There are multiple options when choosing a suitable flooring for your chicken run. If your run is on your lawn and portable, you can move it around the garden once an area has become worn to allow the grass to recover; though if you have a chicken run that remains in one position or you don’t have a lawn, you may find that after some rain it becomes a bit of a quagmire, difficult to clean and your poor ladies get very muddy feet and legs. We’ve taken a look at few of the options that are widely used:
• Wood Chippings
• Pea Gravel
• Wood Shavings
Coarse sand is relatively inexpensive and droppings are easy to clean from it, most simply by using a cat litter scoop. Some of the sand can wash away or into the soil below unless contained, but as the sand disperses it can be topped up. Many chicken keepers swear by sand as an easy option and rake the droppings into the sand rather than ‘poop scoop’ so that they break down over time, then they remove the top layer every six months and top it up; however, some keepers complain that in uncovered runs sand works into the mud too easily if a thin layer is used and is easily dragged around on wet shoes or wellies, so the use of sand is a little divided.
Wood chips are becoming increasingly popular due the clean, light appearance, free drainage, being almost dust-free and most importantly, chickens love to scratch around in them!
Wood chippings, or Play Chips as they are also known, are easily cleaned and not quickly trampled into the mud. Wood chippings are natural and will eventually break down over a long period of time so just need a top up once or twice a year depending upon the depth they’ve been laid; hardwood chips will last longer than softwood chippings which break down more quickly. If you decide to move your chicken run to a different position the chippings can simply be dug into the soil (if you’re not relocating the chippings too) as they will break down over time and provide nutrients to the soil. Wood chips are the white wood of the tree and shouldn’t be confused with bark chips; bark can go mouldy and produce spores which can lead to respiratory illness in chickens.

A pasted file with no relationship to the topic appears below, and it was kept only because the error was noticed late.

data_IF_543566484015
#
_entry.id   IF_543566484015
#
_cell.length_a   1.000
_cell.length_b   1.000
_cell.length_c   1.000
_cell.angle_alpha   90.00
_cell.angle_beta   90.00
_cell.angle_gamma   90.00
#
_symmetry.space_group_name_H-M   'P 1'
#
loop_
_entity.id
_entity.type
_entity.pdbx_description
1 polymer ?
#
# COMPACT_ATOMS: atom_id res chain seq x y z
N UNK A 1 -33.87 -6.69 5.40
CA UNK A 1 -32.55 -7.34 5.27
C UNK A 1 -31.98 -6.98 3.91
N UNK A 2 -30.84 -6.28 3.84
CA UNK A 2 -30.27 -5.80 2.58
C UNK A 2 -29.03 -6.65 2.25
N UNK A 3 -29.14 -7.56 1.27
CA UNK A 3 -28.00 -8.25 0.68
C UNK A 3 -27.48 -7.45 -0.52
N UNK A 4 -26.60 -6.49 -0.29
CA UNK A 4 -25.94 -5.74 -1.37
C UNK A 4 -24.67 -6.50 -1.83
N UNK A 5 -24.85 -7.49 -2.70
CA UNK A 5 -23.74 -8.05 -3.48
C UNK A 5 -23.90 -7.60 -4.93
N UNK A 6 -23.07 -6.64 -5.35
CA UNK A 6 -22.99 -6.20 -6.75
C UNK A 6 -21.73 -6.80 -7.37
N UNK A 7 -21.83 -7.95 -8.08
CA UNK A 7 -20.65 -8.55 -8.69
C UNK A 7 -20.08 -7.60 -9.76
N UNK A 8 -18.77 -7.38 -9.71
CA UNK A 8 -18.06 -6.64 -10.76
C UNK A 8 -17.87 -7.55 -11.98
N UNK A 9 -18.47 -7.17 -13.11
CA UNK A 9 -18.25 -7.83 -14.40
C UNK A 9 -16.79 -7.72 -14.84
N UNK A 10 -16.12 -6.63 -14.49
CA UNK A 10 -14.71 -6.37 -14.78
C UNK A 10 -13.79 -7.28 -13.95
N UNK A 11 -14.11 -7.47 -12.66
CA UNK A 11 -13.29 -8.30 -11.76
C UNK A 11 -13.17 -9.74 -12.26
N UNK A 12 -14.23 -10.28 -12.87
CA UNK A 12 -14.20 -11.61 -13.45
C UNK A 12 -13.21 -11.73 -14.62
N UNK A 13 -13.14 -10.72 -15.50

A rounded gravel such as pea gravel can be used, but we wouldn’t recommend using weed membrane underneath. Droppings will be washed through to the bottom by the rain or trampled in which can become quite smelly; it is far better to allow water free drainage through to the soil below. Some chicken-keepers have commented that their chickens don’t like walking on pea gravel, but it is a longer lasting option to wood products - especially if you don’t have any plans on repositioning your run - though won’t have any nutritional benefit to the soil if you choose to dig it in.
Wood Shavings or Straw
Wood shavings and straw are both great beddings for chicken coops and I personally love the smell of clean shavings in a warm coop, but when used as a flooring in an uncovered run, wood shavings and straw can become soggy and work into the ground fairly quickly making the run difficult to clean; that’s if they don’t blow away first!
For some people, finding the best flooring is a little bit of ‘trial and error’ as it’s not only what us humans would prefer to use, it’s all about our chickens being happy and comfortable. The most important things to remember when trying to avoid a muddy run, are to ensure it isn’t located at the bottom of a slope, try to make the area as level as possible and whether it’s wood chips, sand or gravel, be sure to choose a flooring that is free draining.
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